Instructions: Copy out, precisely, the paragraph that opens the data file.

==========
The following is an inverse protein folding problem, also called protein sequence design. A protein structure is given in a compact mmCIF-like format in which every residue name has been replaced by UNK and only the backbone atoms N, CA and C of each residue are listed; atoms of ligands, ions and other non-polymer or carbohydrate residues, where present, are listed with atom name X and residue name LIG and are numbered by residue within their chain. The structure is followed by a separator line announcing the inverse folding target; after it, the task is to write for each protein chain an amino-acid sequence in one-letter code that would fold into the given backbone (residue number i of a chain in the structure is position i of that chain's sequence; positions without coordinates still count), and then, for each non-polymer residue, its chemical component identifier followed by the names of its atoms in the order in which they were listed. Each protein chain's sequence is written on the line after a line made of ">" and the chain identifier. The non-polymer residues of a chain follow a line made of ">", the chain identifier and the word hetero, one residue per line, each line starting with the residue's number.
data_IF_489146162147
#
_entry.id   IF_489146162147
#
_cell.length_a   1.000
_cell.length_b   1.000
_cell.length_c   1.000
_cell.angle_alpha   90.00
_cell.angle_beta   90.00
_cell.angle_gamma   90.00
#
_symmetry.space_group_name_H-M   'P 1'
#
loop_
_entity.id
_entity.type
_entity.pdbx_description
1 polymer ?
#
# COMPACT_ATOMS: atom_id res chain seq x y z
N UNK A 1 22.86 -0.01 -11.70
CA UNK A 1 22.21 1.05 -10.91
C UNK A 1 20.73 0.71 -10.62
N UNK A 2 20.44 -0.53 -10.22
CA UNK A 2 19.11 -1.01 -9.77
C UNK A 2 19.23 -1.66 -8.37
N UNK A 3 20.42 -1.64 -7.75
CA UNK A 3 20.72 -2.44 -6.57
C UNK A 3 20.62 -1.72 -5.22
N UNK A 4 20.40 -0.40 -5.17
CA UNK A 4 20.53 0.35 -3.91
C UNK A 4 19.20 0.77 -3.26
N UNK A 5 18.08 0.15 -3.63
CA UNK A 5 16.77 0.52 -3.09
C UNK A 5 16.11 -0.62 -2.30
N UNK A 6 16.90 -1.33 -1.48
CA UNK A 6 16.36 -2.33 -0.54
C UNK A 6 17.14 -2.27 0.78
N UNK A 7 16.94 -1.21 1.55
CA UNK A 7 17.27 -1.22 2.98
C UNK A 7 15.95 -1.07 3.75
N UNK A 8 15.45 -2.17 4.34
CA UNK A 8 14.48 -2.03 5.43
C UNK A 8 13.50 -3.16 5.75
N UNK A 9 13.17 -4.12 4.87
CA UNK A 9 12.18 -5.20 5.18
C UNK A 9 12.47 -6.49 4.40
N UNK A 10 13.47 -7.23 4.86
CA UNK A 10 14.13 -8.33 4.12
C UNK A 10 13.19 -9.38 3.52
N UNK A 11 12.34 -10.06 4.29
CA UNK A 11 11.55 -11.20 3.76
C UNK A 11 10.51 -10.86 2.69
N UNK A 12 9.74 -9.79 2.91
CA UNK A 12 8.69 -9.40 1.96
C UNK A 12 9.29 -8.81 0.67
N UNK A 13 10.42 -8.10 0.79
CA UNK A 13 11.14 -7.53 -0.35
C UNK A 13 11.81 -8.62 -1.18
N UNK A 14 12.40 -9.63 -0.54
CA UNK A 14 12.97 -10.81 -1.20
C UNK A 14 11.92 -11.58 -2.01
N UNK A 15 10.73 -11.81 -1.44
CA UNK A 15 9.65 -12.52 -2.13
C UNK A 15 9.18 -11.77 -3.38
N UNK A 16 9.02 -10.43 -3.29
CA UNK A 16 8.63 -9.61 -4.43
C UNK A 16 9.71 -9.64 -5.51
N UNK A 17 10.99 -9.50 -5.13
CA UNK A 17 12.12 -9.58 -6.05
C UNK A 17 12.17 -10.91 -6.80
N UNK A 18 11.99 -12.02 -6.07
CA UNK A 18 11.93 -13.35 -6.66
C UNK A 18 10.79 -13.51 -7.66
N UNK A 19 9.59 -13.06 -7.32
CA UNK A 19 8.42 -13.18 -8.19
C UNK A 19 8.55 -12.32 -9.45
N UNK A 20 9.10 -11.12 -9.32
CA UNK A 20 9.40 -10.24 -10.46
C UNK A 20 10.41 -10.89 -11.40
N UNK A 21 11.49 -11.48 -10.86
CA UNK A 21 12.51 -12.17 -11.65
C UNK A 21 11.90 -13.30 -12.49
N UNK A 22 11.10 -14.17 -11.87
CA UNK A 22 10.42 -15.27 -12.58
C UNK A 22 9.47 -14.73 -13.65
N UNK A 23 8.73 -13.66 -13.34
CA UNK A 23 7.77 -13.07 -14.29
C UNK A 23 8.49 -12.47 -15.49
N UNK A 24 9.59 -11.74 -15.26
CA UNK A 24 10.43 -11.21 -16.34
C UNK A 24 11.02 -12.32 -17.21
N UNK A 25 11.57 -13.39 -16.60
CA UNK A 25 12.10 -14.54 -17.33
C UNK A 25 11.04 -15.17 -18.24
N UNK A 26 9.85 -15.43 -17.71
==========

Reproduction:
The following is an inverse protein folding problem, also called protein sequence design. A protein structure is given in a compact mmCIF-like format in which every residue name has been replaced by UNK and only the backbone atoms N, CA and C of each residue are listed; atoms of ligands, ions and other non-polymer or carbohydrate residues, where present, are listed with atom name X and residue name LIG and are numbered by residue within their chain. The structure is followed by a separator line announcing the inverse folding target; after it, the task is to write for each protein chain an amino-acid sequence in one-letter code that would fold into the given backbone (residue number i of a chain in the structure is position i of that chain's sequence; positions without coordinates still count), and then, for each non-polymer residue, its chemical component identifier followed by the names of its atoms in the order in which they were listed. Each protein chain's sequence is written on the line after a line made of ">" and the chain identifier. The non-polymer residues of a chain follow a line made of ">", the chain identifier and the word hetero, one residue per line, each line starting with the residue's number.